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Intential Computing

All day, and sometimes well into the night, we hear them: the pings of incoming email, the digital birdsong announcing text messages, the chimes of familiar apps.

Even when we’ve silenced our smartphones or tablets, we’re still drawn to our devices like lab mice hitting a reward lever — an analogy that’s more apt than many of us may realize.

All those dings and clicks trigger the brain’s pleasure center, eliciting a reaction that’s pure dopamine. And we get our fix dozens of times a day.

On top of this physiological response, we also experience the psychological effects of living in a constant state of partial attention. Our perpetual accessibility can create a heightened sense of urgency and distraction: always on, always wired, always checking. Sound familiar?

Fortunately, we don’t need to book a digital-detox retreat or consider off-grid living to cultivate a more balanced relationship with communications technology. Instead, we can master the art of using these devices in ways that improve our lives, says Alex Soojung-Kim Pang, a business consultant, former Microsoft Research fellow, and author of The Distraction Addiction.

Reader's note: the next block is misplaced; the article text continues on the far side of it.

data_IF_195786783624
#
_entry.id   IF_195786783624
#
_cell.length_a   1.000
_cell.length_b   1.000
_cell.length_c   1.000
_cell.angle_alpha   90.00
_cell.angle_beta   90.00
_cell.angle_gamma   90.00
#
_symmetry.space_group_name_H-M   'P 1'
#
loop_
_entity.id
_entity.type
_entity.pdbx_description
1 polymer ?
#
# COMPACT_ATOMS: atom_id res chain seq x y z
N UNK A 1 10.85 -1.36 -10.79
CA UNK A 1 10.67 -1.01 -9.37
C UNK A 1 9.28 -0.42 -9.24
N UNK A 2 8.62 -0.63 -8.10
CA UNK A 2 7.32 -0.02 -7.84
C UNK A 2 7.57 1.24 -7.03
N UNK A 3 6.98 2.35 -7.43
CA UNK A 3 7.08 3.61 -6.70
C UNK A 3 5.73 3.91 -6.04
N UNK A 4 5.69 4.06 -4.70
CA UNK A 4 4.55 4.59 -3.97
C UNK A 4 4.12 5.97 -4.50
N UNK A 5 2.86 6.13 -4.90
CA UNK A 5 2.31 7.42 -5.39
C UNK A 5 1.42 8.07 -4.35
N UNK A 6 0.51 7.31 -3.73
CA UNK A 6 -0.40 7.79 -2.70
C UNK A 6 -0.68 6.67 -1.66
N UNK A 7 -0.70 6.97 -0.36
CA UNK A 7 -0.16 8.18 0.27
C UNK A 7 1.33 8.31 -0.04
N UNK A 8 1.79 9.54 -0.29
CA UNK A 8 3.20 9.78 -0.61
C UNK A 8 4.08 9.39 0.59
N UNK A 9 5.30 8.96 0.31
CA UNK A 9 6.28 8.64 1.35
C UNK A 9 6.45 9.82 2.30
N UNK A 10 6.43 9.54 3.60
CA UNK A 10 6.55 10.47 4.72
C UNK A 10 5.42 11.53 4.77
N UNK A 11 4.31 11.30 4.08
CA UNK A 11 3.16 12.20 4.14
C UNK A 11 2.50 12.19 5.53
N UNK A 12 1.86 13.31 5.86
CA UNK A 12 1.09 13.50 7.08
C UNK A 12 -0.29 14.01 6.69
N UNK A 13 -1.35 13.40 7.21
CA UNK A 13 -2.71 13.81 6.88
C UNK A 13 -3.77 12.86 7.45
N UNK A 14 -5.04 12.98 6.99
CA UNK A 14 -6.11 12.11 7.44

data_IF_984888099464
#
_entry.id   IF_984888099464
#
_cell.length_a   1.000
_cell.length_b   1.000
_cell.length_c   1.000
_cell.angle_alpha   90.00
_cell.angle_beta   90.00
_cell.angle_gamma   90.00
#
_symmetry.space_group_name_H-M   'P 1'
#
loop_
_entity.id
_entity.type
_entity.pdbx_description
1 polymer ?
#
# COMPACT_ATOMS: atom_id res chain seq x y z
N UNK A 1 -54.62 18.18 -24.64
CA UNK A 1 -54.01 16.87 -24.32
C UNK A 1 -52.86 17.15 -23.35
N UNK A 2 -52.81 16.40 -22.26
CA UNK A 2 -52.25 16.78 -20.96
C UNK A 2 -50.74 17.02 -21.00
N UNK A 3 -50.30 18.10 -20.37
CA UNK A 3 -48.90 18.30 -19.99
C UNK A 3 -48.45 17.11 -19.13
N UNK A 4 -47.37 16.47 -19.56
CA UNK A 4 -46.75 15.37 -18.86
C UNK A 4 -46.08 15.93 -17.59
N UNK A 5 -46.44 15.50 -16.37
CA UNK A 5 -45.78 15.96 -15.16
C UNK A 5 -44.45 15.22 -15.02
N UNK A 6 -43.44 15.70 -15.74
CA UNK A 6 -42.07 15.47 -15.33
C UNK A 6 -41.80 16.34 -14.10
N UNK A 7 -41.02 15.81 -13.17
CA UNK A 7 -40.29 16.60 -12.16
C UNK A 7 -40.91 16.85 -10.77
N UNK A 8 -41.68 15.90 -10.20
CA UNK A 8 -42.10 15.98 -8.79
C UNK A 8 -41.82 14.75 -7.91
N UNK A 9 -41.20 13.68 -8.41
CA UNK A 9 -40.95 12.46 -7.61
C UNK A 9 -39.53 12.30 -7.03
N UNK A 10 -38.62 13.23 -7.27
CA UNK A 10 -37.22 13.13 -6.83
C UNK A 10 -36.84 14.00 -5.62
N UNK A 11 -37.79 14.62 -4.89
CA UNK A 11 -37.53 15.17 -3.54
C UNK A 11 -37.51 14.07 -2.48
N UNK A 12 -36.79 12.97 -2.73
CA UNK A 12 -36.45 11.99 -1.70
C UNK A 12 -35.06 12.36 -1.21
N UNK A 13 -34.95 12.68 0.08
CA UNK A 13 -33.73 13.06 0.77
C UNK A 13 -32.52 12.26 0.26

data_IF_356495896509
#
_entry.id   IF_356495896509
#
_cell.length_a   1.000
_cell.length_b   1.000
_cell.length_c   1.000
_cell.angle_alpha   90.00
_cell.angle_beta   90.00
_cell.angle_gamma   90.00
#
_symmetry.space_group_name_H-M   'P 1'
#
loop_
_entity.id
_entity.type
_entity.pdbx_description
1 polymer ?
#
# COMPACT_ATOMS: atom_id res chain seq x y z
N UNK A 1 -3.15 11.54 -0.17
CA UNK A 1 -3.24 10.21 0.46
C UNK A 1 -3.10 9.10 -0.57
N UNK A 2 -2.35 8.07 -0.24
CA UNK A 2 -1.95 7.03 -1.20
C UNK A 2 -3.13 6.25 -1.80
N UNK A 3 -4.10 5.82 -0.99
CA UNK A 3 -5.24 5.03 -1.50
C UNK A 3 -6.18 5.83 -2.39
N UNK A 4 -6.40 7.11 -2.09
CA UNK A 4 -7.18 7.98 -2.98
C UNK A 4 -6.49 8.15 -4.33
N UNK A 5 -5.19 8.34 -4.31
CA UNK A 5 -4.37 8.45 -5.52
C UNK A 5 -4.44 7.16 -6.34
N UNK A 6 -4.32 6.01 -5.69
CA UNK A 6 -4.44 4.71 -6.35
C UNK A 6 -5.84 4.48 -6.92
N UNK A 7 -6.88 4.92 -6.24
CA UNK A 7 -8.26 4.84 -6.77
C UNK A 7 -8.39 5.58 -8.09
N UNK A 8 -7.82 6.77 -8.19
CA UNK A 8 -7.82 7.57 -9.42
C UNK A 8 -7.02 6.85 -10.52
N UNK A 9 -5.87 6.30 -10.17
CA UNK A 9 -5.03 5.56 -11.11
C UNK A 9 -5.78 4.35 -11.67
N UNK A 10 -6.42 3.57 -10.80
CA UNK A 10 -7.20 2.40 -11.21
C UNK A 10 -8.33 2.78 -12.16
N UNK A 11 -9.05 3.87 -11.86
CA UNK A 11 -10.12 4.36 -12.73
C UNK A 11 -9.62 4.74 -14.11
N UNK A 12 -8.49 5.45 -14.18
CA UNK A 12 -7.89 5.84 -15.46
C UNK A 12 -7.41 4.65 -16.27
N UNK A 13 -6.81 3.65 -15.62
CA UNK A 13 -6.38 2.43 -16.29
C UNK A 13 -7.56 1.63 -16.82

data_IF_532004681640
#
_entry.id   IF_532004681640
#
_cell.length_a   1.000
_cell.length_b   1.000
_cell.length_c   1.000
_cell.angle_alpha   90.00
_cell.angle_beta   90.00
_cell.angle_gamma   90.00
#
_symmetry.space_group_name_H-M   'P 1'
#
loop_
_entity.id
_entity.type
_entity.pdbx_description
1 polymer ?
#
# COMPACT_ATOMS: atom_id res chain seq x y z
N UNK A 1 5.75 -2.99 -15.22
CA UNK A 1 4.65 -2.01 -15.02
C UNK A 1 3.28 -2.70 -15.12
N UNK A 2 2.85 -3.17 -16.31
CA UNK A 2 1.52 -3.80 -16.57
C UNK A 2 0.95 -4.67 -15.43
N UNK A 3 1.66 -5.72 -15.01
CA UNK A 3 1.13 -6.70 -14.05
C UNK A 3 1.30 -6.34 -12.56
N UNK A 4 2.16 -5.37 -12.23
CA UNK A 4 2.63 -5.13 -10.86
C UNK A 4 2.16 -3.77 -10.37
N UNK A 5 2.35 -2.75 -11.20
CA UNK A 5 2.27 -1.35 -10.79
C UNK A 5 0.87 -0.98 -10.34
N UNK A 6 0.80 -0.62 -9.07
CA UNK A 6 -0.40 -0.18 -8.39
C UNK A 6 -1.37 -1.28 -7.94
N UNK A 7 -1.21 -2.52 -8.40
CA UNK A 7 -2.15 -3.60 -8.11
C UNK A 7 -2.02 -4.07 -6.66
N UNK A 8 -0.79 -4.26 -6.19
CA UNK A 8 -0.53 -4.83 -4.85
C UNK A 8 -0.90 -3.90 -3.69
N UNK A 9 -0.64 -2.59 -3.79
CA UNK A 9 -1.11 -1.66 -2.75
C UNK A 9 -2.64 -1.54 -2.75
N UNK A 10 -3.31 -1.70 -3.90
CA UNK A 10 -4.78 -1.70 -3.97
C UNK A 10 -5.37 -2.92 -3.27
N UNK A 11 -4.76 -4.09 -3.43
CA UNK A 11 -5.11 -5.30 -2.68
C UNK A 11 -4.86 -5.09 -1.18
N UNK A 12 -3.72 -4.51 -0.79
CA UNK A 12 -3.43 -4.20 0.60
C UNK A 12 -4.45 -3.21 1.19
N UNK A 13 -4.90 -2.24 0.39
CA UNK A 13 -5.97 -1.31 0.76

“There’s value in learning to disconnect, and retreats and detox days have a purpose,” Pang says. “But they don’t emphasize how you can use technology in a more conscious, mindful way, which is what most people really want to learn.”

To help people get the most of what modern communications technology has to offer without losing touch with the material world, Pang suggests we practice “contemplative computing,” a counterintuitive concept that incorporates a blend of philosophy,  science, and technological savvy.

“Contemplative computing isn’t a paradox,” he says. “It’s about remaining conscious about the choices that we make around technology, instead of going on autopilot and then suffering from constant distractions because of it. Taking this approach requires some practice, but it’s worth the effort.”

Just Another Tool